CEMEX develops 'Spider Tracker' tech to accurately measure concrete resistance during setting

Quarry Products / September 27, 2022
By Guy Woodford
CEMEX's Spider Tracker

CEMEX has developed a new proprietary technology that monitors concrete during its pouring and hardening to measure its strength in real time during construction. The technology has been named Spider Tracker due to its spider-leg-like sensors.


With more precise and real-time information about the concrete hardening process, builders may remove the formwork, or moulds, at precisely the right moment and make informed decisions about the concrete mix they use in their projects. These decisions can result in time and cost savings and potentially a reduction in a project's carbon footprint because real-time information on the product mix would reduce the unnecessary use of cement, which has a higher carbon footprint. Through an optimised concrete composition, a specific jobsite like a tunnel or bridge can achieve a CO2 reduction of up to 13% for a given level of strength. 


"Spider Tracker is a true innovation for the building materials industry and another way we are providing a superior customer experience by putting new technology at their reach," said Fernando A. González, CEO of CEMEX. "This latest achievement is further proof of our commitment to sustainability and the success of our Digital Innovation in Motion program." 


Spider Tracker's sensors are placed in fresh concrete to measure its temperature at various points during the setting process. That information is relayed to thermo-tracking cylinders built with the same concrete mix as the project and exposed to the same temperature through special containers. These cylinders recreate the hardening process at the same rate as the poured concrete, replicating resistance with more precision than other methods commonly available. By testing their resistance, builders may determine when their structure has reached its desired compressive strength. 


Other real-time monitoring technologies for concrete are based on a mathematical predictive formula. These traditional technologies may be off by up to 80% in their estimation of a structure's actual compressive strength. Spider Tracker has proven to be accurate by up to 95%, a game-changing innovation that gives the most accurate data available in the market.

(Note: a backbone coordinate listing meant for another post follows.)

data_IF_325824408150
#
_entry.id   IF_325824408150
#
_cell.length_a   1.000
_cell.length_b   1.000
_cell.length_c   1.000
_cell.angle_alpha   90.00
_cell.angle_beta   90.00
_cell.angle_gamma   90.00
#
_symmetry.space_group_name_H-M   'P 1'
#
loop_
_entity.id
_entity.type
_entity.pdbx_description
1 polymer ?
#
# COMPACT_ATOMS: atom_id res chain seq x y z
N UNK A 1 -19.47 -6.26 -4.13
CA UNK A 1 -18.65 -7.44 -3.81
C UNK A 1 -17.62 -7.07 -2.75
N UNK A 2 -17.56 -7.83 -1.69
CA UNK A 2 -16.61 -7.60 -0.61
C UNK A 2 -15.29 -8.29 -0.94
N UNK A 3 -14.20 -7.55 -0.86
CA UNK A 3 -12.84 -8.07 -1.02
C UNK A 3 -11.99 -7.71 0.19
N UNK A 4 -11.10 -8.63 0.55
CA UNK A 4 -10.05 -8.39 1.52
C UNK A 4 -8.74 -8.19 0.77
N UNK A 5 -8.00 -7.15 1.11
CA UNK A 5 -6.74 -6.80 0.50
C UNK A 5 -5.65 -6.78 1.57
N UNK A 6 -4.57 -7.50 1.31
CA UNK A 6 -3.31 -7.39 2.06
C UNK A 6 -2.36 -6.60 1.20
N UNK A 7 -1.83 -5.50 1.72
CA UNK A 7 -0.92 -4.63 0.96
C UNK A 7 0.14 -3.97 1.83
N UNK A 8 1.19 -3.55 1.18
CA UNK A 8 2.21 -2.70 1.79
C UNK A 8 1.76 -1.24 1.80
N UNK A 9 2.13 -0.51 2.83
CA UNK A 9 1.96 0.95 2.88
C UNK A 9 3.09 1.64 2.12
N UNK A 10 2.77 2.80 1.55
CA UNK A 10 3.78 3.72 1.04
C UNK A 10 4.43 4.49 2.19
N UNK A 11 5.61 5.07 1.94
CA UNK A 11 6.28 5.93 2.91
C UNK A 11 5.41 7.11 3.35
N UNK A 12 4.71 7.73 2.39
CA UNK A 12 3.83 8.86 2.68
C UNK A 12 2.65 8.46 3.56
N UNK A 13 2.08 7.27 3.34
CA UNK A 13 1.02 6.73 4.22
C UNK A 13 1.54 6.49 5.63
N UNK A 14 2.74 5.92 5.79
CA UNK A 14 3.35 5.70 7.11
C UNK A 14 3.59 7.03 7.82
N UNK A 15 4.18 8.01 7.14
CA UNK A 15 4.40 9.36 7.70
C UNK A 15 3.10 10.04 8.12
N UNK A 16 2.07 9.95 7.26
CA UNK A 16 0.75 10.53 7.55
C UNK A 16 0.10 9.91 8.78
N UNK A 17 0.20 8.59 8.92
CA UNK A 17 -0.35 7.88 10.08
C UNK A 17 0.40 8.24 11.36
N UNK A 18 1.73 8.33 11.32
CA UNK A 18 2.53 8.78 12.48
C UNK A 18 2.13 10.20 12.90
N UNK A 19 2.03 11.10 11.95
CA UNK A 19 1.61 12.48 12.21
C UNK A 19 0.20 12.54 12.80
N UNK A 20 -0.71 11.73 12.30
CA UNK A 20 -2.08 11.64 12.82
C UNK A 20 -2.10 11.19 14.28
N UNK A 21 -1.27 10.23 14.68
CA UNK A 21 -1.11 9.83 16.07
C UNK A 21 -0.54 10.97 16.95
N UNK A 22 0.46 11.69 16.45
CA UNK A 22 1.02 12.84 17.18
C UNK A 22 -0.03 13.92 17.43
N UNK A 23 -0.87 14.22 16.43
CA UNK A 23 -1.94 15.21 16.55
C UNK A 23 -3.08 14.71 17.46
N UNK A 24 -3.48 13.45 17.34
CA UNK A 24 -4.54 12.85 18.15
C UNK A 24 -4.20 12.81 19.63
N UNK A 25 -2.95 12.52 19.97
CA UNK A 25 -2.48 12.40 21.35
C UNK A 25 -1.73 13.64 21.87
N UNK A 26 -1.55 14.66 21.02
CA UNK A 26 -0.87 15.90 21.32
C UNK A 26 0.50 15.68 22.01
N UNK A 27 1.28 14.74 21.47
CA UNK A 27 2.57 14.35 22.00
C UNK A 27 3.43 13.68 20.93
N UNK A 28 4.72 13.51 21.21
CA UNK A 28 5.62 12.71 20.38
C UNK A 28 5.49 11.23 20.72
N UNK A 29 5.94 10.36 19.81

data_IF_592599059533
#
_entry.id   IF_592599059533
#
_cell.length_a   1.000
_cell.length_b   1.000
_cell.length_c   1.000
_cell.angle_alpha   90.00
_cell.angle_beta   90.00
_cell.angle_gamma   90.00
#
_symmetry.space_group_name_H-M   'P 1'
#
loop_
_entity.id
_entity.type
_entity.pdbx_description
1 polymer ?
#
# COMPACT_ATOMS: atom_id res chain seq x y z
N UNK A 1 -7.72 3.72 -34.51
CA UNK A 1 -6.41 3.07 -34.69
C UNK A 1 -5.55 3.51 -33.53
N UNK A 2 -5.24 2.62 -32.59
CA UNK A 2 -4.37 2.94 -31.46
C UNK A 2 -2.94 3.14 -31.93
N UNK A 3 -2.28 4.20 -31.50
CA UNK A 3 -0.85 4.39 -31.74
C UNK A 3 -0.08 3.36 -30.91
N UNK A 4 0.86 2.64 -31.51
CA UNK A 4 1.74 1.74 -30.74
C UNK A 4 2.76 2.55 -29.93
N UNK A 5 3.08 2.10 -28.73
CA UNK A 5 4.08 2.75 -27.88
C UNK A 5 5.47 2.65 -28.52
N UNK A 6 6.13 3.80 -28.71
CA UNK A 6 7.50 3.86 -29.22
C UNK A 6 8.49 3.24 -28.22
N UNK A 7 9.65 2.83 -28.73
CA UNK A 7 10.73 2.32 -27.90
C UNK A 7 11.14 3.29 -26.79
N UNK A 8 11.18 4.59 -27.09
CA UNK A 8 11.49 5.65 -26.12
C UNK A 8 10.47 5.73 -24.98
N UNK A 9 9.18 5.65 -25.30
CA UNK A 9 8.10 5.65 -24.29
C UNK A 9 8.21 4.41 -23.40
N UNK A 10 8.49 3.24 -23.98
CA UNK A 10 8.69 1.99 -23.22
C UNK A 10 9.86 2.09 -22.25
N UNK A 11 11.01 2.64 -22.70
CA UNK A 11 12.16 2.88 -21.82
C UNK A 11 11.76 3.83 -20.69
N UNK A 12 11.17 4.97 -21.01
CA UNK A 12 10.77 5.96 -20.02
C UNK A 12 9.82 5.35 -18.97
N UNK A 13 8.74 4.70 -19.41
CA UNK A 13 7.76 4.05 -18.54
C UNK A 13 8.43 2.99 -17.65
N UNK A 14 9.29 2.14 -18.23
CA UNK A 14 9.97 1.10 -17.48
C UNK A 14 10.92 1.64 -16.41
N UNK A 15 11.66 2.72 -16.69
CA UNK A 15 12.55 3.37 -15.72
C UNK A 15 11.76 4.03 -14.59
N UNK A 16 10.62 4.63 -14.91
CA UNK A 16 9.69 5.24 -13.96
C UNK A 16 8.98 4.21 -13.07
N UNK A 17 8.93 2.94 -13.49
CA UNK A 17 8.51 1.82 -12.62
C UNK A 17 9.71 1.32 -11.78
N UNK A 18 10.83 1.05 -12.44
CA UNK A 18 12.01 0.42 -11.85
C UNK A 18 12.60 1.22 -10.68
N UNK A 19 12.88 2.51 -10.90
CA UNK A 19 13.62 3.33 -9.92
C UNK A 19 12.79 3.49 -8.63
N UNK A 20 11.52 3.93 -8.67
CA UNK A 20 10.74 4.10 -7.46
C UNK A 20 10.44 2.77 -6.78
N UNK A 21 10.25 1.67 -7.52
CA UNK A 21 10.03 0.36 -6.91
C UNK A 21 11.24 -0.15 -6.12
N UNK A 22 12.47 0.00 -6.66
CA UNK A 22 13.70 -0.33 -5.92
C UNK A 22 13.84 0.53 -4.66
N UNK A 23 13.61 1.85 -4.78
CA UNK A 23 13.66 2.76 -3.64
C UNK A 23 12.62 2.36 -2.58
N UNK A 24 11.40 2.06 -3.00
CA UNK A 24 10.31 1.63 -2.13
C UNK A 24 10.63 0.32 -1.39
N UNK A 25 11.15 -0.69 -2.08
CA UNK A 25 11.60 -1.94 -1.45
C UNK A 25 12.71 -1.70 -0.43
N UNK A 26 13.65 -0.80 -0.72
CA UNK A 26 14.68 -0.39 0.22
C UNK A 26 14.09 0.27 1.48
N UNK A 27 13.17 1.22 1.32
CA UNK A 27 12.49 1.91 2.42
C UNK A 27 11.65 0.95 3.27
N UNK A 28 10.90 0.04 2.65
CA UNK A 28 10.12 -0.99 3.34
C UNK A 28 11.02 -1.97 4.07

To provide accurate information, Spider Tracker uses a thermographic camera to place the sensors in the coldest points of the structure. The technology also allows recording, controlling, and viewing of the entire process from a mobile application. 


Spider Tracker is specially made for large-scale projects such as bridges and multi-story buildings that require expensive pieces of formwork that need to be removed and reused. The technology has been shown to reduce construction times by as much as 40% in real-world tests. It has been used in the construction of the Science Building at the Pontificia Universidad Javeriana in Bogotá, Colombia. It is currently in the process of being scaled into new geographies. 


CEMEX is actively driving innovation in the construction industry by unlocking new value opportunities for its current and potential customers while boosting its internal innovation and efficiency. CEMEX's Digital Innovation in Motion program encompasses CEMEX's innovation efforts in its commercial offering, back-office processes, and smart manufacturing. The Spider Tracker technology is the result of work done by the company's global R&D collaboration network, headed by the CEMEX Research Center based in Switzerland. Spider Tracker's proprietary technology is patent pending. 

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